FIGS. 4A-4C illustrate examples of the codes configured to generate excitation signals that reduce display flickers based on the flicker fusion theory. FIG. 4A illustrates multiple 8×1 codes. A sum of these codes is a sequence of 4's and −4's arranged in an alternate way. Multiple excitation signals may be generated based on these 8×1 codes in accordance with the method illustrated in FIG. 2C. These multiple excitation signals may be transmitted during a time frame with 8 time slots. In this example, to prevent the human observers from perceiving the display flicker, 8 divided by a period of the time frame may need to be larger than the flicker fusion threshold.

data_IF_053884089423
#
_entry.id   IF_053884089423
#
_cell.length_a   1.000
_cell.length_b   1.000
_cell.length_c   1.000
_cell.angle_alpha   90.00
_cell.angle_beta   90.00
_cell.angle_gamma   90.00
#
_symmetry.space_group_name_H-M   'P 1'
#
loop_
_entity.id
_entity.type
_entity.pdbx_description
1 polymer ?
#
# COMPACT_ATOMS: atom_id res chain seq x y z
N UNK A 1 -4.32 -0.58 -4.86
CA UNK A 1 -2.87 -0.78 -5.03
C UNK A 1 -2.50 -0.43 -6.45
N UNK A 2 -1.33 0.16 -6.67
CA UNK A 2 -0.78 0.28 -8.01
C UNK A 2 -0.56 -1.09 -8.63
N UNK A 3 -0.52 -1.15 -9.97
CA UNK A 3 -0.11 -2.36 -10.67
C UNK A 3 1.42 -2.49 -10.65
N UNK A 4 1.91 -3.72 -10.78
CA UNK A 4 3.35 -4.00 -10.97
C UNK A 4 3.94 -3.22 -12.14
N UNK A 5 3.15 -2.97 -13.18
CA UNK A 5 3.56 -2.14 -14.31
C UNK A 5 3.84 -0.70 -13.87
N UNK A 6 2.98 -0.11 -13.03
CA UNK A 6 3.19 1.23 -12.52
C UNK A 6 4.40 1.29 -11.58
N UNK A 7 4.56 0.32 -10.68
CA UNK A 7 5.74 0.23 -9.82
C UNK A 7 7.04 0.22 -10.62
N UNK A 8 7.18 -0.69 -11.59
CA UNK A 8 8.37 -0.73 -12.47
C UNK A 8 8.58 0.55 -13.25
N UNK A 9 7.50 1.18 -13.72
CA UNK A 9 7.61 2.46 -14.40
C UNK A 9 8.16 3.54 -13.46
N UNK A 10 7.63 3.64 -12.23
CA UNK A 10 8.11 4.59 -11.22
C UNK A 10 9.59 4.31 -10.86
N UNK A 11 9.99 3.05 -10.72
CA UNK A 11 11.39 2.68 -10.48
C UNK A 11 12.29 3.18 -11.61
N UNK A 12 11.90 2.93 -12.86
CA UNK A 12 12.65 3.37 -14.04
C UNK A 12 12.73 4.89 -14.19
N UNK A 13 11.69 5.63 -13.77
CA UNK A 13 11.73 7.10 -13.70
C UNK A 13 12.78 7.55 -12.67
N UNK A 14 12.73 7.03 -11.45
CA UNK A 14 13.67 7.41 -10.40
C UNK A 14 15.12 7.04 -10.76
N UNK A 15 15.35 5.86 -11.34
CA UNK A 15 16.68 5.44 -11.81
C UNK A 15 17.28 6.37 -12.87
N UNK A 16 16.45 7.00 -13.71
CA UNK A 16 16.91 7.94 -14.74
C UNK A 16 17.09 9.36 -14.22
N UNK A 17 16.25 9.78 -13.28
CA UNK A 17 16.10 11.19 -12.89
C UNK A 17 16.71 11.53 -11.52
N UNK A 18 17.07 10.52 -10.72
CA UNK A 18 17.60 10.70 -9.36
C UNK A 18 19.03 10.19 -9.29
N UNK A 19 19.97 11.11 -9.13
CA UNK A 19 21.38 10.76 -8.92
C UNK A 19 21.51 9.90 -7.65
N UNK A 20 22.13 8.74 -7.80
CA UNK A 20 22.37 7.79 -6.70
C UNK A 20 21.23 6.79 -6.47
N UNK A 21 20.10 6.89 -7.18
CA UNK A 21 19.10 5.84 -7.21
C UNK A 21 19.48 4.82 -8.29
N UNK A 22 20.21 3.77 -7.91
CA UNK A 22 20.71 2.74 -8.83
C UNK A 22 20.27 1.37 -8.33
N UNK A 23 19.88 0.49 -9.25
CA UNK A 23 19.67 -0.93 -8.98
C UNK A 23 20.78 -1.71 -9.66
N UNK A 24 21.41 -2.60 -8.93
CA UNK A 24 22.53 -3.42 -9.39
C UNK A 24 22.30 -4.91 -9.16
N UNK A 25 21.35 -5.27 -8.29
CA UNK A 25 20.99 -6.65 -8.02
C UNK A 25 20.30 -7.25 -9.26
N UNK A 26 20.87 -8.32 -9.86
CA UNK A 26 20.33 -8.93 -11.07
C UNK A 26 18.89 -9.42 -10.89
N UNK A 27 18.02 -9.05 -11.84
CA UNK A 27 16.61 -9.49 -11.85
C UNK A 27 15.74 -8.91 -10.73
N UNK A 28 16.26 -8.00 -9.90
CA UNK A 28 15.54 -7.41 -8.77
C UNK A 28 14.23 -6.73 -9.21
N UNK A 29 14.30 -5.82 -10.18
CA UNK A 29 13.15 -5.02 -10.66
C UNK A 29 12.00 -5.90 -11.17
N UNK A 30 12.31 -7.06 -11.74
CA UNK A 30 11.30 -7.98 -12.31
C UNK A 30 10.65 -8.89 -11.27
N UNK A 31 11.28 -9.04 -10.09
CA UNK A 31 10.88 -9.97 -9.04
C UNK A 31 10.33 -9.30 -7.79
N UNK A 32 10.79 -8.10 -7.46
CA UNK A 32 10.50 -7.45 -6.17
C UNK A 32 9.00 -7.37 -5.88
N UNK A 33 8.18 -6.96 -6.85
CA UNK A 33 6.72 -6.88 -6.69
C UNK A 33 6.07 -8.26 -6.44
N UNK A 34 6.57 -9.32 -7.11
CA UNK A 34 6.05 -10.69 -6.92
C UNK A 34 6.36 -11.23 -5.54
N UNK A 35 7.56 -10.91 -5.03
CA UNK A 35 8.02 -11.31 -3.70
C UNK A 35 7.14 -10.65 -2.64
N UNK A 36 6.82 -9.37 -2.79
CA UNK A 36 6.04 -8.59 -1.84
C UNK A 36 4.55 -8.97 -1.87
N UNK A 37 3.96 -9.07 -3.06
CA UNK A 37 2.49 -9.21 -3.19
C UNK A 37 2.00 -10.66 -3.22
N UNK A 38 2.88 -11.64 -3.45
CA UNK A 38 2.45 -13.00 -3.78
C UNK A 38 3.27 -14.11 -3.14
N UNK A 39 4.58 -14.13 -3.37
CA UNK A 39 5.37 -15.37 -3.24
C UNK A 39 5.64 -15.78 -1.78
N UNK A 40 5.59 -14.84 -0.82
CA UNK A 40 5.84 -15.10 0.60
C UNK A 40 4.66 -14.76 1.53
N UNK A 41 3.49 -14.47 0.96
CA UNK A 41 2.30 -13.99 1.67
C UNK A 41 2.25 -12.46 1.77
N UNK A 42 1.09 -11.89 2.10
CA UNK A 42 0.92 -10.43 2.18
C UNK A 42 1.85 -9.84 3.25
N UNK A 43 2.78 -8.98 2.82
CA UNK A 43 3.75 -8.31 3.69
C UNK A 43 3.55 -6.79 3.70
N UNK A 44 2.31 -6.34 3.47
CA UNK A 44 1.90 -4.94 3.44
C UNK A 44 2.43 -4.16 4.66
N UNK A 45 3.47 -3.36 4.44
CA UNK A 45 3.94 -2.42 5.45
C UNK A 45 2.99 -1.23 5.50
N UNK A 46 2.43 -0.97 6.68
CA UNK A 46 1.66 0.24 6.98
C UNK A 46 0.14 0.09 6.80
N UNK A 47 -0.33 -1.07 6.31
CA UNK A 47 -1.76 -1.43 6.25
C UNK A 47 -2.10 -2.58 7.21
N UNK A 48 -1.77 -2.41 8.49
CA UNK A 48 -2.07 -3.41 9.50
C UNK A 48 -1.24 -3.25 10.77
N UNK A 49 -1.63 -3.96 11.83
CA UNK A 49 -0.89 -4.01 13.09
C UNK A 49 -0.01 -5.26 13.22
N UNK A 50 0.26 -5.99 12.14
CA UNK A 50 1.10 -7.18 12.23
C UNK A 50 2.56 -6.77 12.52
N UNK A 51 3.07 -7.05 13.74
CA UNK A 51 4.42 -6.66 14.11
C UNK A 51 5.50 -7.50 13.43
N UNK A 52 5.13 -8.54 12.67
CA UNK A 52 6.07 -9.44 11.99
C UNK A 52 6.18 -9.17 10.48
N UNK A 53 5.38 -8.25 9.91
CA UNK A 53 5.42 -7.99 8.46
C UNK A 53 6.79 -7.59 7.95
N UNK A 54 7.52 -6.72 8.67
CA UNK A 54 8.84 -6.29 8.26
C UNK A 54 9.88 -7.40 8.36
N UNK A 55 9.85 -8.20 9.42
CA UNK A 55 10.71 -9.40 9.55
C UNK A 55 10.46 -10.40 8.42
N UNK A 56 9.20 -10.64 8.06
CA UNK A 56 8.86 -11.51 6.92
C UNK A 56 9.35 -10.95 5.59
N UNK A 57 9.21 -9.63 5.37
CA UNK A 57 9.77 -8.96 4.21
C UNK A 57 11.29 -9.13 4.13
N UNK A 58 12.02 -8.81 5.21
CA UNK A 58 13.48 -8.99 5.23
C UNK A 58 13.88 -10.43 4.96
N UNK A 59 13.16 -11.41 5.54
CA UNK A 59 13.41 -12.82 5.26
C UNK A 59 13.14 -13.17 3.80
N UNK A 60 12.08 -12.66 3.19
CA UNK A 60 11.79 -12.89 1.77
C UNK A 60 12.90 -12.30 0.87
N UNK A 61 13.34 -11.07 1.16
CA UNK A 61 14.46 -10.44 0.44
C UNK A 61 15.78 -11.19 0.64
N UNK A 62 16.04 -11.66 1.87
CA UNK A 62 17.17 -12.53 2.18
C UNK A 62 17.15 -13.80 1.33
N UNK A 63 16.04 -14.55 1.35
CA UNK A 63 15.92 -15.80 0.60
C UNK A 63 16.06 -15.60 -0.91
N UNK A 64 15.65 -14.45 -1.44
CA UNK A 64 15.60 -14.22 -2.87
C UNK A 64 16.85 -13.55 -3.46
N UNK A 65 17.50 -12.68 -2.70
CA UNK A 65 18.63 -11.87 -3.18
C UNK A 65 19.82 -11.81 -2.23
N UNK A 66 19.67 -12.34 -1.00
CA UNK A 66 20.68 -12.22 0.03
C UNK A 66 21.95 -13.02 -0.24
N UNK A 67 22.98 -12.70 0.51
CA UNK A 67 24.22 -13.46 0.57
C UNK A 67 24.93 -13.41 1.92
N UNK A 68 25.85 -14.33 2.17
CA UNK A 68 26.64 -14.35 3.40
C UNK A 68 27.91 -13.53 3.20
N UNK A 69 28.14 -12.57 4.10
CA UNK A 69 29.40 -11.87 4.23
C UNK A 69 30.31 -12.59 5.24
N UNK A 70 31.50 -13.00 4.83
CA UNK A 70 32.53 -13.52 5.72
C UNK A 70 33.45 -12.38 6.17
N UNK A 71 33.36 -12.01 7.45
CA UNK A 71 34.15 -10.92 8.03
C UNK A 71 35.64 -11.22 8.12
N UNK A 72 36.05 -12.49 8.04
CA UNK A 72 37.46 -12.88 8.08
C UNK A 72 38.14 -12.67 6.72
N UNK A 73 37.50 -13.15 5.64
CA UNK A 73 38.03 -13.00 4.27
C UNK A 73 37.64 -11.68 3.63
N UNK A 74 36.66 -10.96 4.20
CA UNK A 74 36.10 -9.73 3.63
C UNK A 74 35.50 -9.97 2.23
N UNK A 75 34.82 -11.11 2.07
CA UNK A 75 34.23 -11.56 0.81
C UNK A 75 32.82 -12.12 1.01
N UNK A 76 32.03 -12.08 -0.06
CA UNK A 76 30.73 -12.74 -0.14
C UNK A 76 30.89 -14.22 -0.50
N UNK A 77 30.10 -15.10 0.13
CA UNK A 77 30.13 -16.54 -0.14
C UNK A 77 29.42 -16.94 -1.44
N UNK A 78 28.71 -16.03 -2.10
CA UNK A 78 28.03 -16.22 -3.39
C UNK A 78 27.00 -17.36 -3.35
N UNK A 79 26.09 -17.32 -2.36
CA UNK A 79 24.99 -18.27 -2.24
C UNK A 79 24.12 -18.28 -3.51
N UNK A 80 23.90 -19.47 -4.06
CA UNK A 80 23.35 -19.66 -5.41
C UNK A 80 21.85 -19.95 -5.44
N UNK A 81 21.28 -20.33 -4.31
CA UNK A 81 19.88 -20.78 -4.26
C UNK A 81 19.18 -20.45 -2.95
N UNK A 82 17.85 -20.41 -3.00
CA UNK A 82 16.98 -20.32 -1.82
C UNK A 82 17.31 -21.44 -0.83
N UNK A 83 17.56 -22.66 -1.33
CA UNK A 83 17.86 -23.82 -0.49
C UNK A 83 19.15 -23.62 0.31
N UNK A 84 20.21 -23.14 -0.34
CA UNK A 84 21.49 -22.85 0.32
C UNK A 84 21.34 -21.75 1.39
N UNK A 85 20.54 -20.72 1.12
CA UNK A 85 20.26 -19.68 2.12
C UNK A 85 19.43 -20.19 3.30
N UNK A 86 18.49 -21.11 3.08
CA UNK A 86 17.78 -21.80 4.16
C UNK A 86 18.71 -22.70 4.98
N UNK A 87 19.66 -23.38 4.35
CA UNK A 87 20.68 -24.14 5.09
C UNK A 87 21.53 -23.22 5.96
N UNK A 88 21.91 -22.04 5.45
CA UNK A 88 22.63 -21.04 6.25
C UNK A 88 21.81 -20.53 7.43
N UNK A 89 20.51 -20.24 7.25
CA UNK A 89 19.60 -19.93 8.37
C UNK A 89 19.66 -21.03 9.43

FIG. 4B illustrates a group of 16×1 codes, and FIG. 4C illustrates another group of 16×1 codes. A sum of each group of codes also is a sequence of 4's and −4's arranged in an alternate way. A plurality of excitation signals may be generated based on these 16×1 codes and may be transmitted during a time frame with 16 time slots. In the examples illustrated in FIGS. 4B and 4C, to prevent the human observers from perceiving the display flicker, 16 divided by a period of the time frame may need to be larger than the flicker fusion threshold.